Portland is a city crazy for exploring world flavors through the lens of local Northwest ingredients. Chef Carlo Lamagna of Clyde Common took back to his roots in the Philippines at a great Portland Food Adventures dinner June 26, 2015.
At Clyde Common, he has forged new relationships with suppliers including Little Gnome Farm, after moving here from stints at great restaurants in Chicago (Perennial Virant) and the Midwest. But the chance to offer six courses of his “twisted Filipino” food excited him and the lucky diners. For those who missed it, you can find hints of it in the Clyde Common menu. But catch his stint at the Lardo cart pop-up later this summer.
Our evening started in the mezzanine at Clyde Common with one of their amazing cocktails, a tequila tamarind Collins. I was excited to meet more of those joining us on the Portland Food Adventures Barcelona trip in September. We enjoyed bites including a mini-empanada.
We moved to the Ace Cleaners dining space next door and Chef Carlo introduced us to his Filipino fare – not only with beautifully plated dishes, but also his stories of how each dish drew on his memories of the Philippines. I also enjoyed being seated next to his lovely wife. Luckily, I remembered some details from his interview on Chris’s Right at the Fork podcast on their story!
The first course I absolutely loved. Jicama and long bean salad with Manila mango purée and cilantro. The jicama was brined and salty, following Chef Carlo’s tutelage under fermetation/pickling master Paul Virant. I’m usually bored with green beans, but these were finely chopped and deliciously seasoned. It was a great blend of textures and flavors.
The second course – Kilawin – showed a bit of the technique I was introduced to in college by other Filipinos. raw albacore tuna was cured with palm vinegar, coconut, serrano chilies, ginger and shallot. It was a beautiful dish. I also very much enjoyed the ’15 Julien Haart 1000L Riesling from the Mosel served with the first two courses.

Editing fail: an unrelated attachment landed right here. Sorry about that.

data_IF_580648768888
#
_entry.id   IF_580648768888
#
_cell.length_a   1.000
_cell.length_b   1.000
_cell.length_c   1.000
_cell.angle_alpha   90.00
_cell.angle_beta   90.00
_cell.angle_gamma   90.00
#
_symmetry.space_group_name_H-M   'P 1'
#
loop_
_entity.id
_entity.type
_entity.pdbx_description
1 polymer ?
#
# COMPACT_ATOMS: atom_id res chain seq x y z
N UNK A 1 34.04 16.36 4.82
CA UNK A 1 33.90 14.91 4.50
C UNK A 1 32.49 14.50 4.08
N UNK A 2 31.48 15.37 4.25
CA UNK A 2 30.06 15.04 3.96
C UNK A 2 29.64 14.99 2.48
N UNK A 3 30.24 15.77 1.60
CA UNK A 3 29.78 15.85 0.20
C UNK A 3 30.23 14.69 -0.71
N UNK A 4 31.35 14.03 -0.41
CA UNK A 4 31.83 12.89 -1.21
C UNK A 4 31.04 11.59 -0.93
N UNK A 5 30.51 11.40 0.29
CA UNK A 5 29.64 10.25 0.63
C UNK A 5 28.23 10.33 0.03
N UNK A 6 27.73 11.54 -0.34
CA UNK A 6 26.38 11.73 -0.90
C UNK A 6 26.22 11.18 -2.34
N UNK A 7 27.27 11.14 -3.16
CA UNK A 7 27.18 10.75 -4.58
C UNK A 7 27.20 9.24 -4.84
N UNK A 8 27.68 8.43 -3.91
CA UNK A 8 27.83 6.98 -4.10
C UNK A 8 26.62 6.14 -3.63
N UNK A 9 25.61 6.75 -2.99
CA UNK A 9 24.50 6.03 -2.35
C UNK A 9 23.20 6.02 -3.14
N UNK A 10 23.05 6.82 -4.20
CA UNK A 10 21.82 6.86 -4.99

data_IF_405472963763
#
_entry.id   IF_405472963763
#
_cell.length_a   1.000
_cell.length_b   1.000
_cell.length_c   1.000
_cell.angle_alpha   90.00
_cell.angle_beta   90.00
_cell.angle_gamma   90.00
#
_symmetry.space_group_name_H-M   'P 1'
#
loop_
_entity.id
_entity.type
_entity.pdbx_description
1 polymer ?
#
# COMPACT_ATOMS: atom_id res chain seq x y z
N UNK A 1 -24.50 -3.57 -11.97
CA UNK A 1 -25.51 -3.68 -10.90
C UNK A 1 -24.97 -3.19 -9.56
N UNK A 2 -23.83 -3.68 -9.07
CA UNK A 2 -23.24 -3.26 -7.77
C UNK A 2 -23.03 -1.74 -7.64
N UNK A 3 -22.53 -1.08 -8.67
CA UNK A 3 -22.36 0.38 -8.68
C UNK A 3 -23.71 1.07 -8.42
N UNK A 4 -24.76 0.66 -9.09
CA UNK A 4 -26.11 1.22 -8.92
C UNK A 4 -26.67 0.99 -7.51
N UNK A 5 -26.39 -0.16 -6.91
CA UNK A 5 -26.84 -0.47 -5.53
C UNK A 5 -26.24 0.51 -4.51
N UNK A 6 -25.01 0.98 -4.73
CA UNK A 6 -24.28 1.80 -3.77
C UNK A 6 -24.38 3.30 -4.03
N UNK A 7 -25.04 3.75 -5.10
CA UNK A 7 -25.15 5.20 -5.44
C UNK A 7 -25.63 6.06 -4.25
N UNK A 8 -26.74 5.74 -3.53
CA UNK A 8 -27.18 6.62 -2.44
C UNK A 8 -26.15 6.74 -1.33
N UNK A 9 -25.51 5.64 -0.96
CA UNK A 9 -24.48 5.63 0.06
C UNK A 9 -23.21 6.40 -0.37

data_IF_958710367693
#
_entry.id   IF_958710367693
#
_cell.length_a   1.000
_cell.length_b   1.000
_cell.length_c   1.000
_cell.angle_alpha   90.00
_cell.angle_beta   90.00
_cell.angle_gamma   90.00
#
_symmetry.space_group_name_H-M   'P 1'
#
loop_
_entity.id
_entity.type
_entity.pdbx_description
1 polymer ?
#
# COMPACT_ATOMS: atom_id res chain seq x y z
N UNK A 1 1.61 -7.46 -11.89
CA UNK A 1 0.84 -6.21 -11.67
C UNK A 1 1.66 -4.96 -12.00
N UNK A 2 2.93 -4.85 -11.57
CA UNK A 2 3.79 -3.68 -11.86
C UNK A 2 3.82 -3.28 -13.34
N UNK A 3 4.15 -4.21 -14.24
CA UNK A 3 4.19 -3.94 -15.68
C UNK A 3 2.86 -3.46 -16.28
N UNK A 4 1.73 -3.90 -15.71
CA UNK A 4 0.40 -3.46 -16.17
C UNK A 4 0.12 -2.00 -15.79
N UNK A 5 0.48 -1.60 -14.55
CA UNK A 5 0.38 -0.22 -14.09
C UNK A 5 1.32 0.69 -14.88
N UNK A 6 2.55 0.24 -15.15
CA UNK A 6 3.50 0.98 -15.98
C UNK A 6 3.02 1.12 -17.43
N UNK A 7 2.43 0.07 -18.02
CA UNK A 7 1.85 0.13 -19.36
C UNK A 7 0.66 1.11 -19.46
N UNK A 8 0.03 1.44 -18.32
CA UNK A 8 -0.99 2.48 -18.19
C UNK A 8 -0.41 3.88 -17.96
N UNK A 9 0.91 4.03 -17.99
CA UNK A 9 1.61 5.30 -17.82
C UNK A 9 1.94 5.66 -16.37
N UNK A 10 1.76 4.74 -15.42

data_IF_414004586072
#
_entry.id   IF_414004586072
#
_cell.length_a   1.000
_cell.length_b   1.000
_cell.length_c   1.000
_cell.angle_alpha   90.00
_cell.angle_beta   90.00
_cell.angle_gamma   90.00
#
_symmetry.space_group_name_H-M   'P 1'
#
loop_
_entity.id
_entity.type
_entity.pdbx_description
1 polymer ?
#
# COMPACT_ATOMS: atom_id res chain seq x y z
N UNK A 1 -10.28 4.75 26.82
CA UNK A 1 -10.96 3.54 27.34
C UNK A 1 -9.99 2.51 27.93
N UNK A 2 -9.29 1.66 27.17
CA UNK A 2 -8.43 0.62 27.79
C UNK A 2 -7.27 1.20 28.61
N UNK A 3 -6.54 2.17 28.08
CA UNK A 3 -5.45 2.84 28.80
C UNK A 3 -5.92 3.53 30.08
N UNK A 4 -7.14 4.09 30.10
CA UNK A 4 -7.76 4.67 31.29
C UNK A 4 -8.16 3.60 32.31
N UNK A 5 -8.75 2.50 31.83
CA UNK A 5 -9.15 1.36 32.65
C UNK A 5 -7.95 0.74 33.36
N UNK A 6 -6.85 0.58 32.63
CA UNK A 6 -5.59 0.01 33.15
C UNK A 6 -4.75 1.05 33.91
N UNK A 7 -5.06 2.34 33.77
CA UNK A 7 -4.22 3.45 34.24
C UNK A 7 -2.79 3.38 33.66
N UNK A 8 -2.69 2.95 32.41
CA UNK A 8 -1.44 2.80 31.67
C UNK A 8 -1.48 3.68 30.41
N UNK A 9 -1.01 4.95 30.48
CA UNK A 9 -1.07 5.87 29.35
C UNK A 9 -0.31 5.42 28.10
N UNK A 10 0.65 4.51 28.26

The third course – Pancit – featured huge Kauai shrimp, rice noodle, carrot, celery, snap peas and crab fat. It was very satisfying, the noodles full of flavor. We also enjoyed a Loire Rose wine.
Now for quail adobo with grilled quail and quail egg and a deboned quail roll, served with garlic rice, cabbage and adobo sauce. It was delicious.
The fifth course was Lechon – crispy pork belly with blood sauce, eggplant torta and green papaya pickle. I loved the flavor of the meat and skin of the pork belly, plus the sides. It was an amazing course. It was served with local Willamette Valley Crowley Pinot Noir ’13. I always enjoy a local pinot noir.
Dessert was a young coconut pine with salted pandan ice cream. This was fantastic.
I left the meal excited about the flavors of the Philippines. The dishes were mild in general. The presentations were lovely while the tastes were very satisfying.
To continue the adventure, we received samples and certificates from some of the chef’s favorite local spots and suppliers. The samples were from Quin Candy, Jacobsen Salt and Bee Local Honey. We got to hear from Damian Magista of Bee Local – my collection of his hyper-local honey continues to grow. The candy was enjoyed within a couple of days. We got certificates for food at Noraneko and Pip’s Original and heard from Nate Snell, owner of Pip’s. They are by far my favorite donut shop in Portland and are expanding their seating. I immediately used my Noraneko certificate and enjoyed their 80’s salad and crispy fried chicken for lunch on Sunday.
The next Portland Food Adventure will be opening Coquine with Chef Katy Millard on July 16, and opening Erik van Kley’s new restaurant in August (tbd).